World Library  
Flag as Inappropriate
Email this Article

Tine (structural)

Article Id: WHEBN0004522453
Reproduction Date:

Title: Tine (structural)  
Author: World Heritage Encyclopedia
Language: English
Subject: Tedder (machine), Garden fork, Fork, Tuning fork, Gigging
Collection: Tools
Publisher: World Heritage Encyclopedia

Tine (structural)

A three-tine pitchfork

Tines or prongs are parallel or branching spikes forming parts of various tools and natural objects.[1] They may be used to spear, hook, move or otherwise act on other objects. They may be made of metal, wood, bone or other hard, strong material.

The number of tines (also written tynes) on tools varies widely – a pitchfork may have just two, a garden fork may have four, and a rake or harrow many. Tines may be blunt, such as those on a fork used as an eating utensil; or sharp, as on a pitchfork; or even barbed, as on a trident. The terms "tine" and "prong" are mostly interchangeable.

Tines and prongs occur in nature—for example, forming the branched bony antlers of deer or the forked horns of pronghorn antelopes. The term "tine" is also used for mountains, the most well-known perhaps being the fictional Silvertine in The Lord of the Rings.

In chaos theory (physics, non-linear dynamics), the branches of a bifurcation diagram are called tines and subtines.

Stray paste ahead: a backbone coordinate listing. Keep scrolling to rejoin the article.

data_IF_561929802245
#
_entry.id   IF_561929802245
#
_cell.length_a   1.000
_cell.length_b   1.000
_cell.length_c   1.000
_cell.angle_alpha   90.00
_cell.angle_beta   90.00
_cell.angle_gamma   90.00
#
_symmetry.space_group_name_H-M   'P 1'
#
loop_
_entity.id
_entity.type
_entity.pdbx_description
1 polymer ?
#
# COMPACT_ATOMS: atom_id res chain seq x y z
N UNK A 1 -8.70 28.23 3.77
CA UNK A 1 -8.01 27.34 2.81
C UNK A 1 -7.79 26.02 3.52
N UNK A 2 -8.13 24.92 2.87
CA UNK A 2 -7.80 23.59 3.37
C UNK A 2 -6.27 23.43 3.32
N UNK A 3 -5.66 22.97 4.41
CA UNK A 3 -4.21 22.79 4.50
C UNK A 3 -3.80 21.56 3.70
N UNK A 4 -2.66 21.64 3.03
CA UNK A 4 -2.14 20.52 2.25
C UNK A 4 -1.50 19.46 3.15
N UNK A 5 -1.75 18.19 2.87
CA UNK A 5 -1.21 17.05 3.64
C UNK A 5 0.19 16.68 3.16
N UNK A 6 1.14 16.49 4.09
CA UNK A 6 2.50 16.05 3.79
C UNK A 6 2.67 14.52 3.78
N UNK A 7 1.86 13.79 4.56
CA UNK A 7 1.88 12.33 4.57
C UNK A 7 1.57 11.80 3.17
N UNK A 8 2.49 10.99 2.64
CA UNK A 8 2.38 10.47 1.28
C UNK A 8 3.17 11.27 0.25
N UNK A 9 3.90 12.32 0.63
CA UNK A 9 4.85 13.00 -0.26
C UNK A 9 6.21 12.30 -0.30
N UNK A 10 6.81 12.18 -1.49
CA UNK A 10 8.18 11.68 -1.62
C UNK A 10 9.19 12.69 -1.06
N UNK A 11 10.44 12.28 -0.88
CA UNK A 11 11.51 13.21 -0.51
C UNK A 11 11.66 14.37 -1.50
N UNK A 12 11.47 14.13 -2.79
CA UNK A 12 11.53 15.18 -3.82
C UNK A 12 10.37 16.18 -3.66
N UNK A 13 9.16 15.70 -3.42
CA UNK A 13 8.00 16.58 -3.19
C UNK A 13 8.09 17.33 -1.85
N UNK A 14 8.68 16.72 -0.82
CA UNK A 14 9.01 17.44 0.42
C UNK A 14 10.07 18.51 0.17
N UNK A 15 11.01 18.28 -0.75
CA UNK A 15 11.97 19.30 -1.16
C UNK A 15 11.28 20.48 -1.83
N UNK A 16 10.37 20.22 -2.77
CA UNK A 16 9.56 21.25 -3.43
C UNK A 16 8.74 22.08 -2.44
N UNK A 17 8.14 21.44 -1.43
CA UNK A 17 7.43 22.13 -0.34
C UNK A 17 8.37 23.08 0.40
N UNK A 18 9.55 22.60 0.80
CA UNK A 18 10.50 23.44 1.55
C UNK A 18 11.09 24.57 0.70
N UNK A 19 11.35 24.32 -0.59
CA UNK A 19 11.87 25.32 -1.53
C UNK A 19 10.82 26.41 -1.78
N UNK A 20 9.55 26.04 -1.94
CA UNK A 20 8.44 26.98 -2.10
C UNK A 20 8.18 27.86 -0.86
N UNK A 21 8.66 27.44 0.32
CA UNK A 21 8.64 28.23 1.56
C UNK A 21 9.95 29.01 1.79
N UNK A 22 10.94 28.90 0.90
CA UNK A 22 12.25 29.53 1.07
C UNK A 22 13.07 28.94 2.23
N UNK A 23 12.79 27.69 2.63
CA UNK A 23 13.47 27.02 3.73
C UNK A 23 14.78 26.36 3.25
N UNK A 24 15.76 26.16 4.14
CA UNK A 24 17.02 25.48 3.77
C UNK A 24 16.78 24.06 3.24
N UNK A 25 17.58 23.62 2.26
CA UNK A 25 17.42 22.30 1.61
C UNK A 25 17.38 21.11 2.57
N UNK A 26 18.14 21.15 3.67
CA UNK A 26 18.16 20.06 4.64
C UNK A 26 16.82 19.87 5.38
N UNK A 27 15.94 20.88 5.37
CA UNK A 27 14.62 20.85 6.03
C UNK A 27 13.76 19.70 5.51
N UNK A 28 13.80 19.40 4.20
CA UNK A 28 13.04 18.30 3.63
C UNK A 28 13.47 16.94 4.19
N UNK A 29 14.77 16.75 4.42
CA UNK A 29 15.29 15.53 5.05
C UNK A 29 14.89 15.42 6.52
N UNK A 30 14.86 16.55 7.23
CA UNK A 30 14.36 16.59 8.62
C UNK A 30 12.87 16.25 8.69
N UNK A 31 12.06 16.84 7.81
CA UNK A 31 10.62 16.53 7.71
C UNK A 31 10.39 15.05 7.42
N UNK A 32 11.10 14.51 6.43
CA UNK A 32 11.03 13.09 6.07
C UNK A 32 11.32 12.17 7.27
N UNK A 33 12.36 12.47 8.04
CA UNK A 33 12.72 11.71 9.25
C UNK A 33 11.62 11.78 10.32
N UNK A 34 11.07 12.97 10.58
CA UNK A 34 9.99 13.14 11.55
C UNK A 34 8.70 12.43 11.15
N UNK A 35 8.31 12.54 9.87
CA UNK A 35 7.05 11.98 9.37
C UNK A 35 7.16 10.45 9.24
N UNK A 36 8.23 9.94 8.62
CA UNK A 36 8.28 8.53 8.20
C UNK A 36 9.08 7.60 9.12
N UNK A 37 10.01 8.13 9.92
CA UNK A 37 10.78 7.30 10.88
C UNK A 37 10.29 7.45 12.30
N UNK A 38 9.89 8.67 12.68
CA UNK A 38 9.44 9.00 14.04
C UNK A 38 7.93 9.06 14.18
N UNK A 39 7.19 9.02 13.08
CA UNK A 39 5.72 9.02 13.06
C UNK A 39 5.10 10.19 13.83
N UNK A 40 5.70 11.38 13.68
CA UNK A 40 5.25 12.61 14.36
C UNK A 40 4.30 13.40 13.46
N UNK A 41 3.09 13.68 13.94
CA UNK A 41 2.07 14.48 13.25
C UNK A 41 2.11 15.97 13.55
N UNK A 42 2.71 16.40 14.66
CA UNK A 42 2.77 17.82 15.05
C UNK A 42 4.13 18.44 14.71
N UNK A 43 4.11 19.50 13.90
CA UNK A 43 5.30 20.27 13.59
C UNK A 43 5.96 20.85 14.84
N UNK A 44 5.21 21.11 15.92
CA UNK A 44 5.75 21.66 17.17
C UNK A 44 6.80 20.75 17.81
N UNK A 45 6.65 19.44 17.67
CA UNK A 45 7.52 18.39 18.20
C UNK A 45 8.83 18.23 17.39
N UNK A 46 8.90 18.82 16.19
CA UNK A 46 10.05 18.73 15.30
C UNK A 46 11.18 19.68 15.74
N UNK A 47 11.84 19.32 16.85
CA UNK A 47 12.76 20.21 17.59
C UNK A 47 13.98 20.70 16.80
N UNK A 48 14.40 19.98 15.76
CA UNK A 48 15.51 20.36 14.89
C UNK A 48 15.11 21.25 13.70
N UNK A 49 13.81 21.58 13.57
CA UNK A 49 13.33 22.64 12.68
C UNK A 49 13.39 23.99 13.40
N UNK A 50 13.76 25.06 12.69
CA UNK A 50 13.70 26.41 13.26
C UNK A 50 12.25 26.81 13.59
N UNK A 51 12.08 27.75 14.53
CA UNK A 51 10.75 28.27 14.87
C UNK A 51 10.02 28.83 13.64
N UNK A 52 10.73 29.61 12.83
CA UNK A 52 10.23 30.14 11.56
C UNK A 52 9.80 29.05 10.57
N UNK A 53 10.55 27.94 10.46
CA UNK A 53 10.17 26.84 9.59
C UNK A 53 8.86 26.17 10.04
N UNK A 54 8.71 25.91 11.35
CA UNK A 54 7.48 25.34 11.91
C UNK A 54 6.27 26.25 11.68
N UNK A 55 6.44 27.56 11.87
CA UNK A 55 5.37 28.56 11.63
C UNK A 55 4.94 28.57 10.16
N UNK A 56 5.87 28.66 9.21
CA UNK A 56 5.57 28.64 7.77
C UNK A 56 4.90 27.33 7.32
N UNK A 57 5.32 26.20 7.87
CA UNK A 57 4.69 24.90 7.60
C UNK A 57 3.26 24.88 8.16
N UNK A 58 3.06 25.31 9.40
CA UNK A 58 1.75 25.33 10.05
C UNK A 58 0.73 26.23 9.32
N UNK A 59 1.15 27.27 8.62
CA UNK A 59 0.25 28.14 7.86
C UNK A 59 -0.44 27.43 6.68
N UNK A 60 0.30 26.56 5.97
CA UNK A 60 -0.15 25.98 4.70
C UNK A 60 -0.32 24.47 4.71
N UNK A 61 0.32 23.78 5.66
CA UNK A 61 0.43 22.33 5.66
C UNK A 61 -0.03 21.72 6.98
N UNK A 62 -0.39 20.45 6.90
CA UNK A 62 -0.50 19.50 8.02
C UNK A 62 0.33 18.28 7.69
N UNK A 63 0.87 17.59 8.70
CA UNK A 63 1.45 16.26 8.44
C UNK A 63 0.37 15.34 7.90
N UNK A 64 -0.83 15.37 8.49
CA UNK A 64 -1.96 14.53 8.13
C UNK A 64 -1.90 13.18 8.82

1. ^ Oxford English Dictionary Second Edition on CD-ROM (v. 4.0) © Oxford University Press 2009. Tine, n. 1.

This article was sourced from Creative Commons Attribution-ShareAlike License; additional terms may apply. World Heritage Encyclopedia content is assembled from numerous content providers, Open Access Publishing, and in compliance with The Fair Access to Science and Technology Research Act (FASTR), Wikimedia Foundation, Inc., Public Library of Science, The Encyclopedia of Life, Open Book Publishers (OBP), PubMed, U.S. National Library of Medicine, National Center for Biotechnology Information, U.S. National Library of Medicine, National Institutes of Health (NIH), U.S. Department of Health & Human Services, and, which sources content from all federal, state, local, tribal, and territorial government publication portals (.gov, .mil, .edu). Funding for and content contributors is made possible from the U.S. Congress, E-Government Act of 2002.
Crowd sourced content that is contributed to World Heritage Encyclopedia is peer reviewed and edited by our editorial staff to ensure quality scholarly research articles.
By using this site, you agree to the Terms of Use and Privacy Policy. World Heritage Encyclopedia™ is a registered trademark of the World Public Library Association, a non-profit organization.

Copyright © World Library Foundation. All rights reserved. eBooks from Project Gutenberg are sponsored by the World Library Foundation,
a 501c(4) Member's Support Non-Profit Organization, and is NOT affiliated with any governmental agency or department.